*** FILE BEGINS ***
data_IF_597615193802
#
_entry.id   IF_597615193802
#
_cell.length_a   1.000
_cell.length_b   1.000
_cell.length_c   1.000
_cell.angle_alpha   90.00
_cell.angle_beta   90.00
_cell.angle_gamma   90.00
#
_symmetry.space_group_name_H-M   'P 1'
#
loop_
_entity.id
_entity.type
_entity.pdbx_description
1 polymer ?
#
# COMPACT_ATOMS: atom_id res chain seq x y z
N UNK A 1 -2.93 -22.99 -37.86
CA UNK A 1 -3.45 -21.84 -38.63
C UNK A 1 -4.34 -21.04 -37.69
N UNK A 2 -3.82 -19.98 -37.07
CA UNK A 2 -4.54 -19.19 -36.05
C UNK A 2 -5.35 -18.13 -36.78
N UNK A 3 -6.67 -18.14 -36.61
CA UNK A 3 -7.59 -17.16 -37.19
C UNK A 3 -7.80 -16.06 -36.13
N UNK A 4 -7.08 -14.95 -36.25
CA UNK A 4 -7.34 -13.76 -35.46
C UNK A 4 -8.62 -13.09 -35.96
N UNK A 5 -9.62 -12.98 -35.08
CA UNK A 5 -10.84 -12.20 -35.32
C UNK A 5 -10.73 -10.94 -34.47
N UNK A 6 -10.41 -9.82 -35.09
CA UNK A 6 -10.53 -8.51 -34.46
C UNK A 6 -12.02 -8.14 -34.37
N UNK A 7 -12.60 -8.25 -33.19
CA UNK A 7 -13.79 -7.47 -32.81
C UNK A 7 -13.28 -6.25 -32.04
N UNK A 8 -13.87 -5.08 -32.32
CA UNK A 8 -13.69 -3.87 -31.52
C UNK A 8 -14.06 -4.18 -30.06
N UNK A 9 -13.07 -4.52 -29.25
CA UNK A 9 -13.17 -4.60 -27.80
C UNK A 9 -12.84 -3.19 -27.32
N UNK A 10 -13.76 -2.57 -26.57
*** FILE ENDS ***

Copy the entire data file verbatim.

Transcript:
data_IF_597615193802
#
_entry.id   IF_597615193802
#
_cell.length_a   1.000
_cell.length_b   1.000
_cell.length_c   1.000
_cell.angle_alpha   90.00
_cell.angle_beta   90.00
_cell.angle_gamma   90.00
#
_symmetry.space_group_name_H-M   'P 1'
#
loop_
_entity.id
_entity.type
_entity.pdbx_description
1 polymer ?
#
# COMPACT_ATOMS: atom_id res chain seq x y z
N UNK A 1 -2.93 -22.99 -37.86
CA UNK A 1 -3.45 -21.84 -38.63
C UNK A 1 -4.34 -21.04 -37.69
N UNK A 2 -3.82 -19.98 -37.07
CA UNK A 2 -4.54 -19.19 -36.05
C UNK A 2 -5.35 -18.13 -36.78
N UNK A 3 -6.67 -18.14 -36.61
CA UNK A 3 -7.59 -17.16 -37.19
C UNK A 3 -7.80 -16.06 -36.13
N UNK A 4 -7.08 -14.95 -36.25
CA UNK A 4 -7.34 -13.76 -35.46
C UNK A 4 -8.62 -13.09 -35.96
N UNK A 5 -9.62 -12.98 -35.08
CA UNK A 5 -10.84 -12.20 -35.32
C UNK A 5 -10.73 -10.94 -34.47
N UNK A 6 -10.41 -9.82 -35.09
CA UNK A 6 -10.53 -8.51 -34.46
C UNK A 6 -12.02 -8.14 -34.37
N UNK A 7 -12.60 -8.25 -33.19
CA UNK A 7 -13.79 -7.47 -32.81
C UNK A 7 -13.28 -6.25 -32.04
N UNK A 8 -13.87 -5.08 -32.32
CA UNK A 8 -13.69 -3.87 -31.52
C UNK A 8 -14.06 -4.18 -30.06
N UNK A 9 -13.07 -4.52 -29.25
CA UNK A 9 -13.17 -4.60 -27.80
C UNK A 9 -12.84 -3.19 -27.32
N UNK A 10 -13.76 -2.57 -26.57